POJava's JNDIRegistry is useful for simulating the InitialContext normally provided by an application server, but not normally available to your unit tests.
Context ctx = new InitialContext(); ctx.bind("example", "oops"); // The above line throws a NoInitialContextException assertEquals("oops", ctx.lookup("example"));
// Establish a test-friendly context Context newCtx = JNDIRegistry.getInitialContext(); newCtx.bind("example", "alt"); // In the code you're testing, InitialContext now works as designed. Context ctx = new InitialContext(); assertEquals("alt", ctx.lookup("example"));
JNDI is a protocol for Java to access named resources through a managed directory service. One common implementation of JNDI is a registry provided by a J2EE application server, such as Tomcat, to hold system-managed resources such as JDBC DataSources or system global variables. When accessing these resources in your J2EE app, you typically just construct a new instance of InitialContext and use it to lookup values added by your Context. When running your JUnit tests, the InitialContext is not populated, inviting all sorts of workarounds-- many of which leave gaps in your code coverage.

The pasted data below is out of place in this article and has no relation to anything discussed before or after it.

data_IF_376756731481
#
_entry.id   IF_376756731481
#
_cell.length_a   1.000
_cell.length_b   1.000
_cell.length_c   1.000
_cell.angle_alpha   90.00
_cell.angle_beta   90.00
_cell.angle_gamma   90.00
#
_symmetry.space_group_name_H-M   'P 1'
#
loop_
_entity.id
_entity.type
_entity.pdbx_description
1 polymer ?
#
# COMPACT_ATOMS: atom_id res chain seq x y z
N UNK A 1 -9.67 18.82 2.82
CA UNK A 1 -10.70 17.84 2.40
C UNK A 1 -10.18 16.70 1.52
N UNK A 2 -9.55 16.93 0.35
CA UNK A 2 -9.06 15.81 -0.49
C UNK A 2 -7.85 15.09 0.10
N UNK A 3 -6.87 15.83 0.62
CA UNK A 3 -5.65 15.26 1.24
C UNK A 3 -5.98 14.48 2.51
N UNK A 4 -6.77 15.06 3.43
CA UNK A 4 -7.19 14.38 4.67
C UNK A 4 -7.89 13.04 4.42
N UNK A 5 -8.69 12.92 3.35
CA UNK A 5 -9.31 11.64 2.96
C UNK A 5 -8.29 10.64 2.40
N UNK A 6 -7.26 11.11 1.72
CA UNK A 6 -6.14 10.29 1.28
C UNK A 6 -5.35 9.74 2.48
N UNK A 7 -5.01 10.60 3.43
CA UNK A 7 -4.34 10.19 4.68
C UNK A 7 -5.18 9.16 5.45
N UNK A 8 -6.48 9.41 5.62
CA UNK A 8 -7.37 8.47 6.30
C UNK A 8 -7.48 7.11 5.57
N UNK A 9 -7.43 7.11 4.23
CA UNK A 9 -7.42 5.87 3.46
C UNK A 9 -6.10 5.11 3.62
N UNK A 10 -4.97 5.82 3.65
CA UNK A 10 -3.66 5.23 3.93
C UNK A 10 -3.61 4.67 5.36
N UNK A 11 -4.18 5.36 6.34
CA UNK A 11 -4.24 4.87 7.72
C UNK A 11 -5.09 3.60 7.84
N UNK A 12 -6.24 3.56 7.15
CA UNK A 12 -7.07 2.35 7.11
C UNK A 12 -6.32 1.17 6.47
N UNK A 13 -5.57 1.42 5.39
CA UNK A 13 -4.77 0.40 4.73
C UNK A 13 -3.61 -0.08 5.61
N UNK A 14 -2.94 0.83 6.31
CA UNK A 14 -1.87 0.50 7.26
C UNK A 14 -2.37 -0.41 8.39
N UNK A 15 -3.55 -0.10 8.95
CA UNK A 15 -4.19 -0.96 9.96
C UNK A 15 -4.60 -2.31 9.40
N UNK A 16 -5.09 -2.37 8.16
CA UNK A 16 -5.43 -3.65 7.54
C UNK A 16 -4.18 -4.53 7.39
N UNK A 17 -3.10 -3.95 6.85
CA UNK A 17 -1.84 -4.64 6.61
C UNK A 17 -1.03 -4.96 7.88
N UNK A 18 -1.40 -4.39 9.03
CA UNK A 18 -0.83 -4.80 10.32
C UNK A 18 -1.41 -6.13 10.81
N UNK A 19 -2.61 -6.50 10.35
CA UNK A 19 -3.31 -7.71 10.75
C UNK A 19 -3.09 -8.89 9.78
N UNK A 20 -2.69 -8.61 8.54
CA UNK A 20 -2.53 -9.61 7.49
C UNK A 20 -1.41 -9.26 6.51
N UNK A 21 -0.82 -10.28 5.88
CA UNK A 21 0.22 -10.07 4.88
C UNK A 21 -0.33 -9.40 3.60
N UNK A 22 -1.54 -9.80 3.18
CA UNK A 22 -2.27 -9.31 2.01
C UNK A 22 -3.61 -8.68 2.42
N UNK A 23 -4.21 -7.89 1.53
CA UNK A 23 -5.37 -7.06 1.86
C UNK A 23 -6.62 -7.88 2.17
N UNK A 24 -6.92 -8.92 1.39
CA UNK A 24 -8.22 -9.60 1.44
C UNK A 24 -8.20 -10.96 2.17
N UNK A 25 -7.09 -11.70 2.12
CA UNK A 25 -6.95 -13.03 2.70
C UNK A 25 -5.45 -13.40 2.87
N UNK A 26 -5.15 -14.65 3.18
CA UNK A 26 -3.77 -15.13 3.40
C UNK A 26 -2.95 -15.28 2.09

POJava addresses the issue by enabling the unit test environment to create and populate a local JNDI registry. Your unit tests can populate the registry as you expect from your operating environment, allowing you more complete test coverage.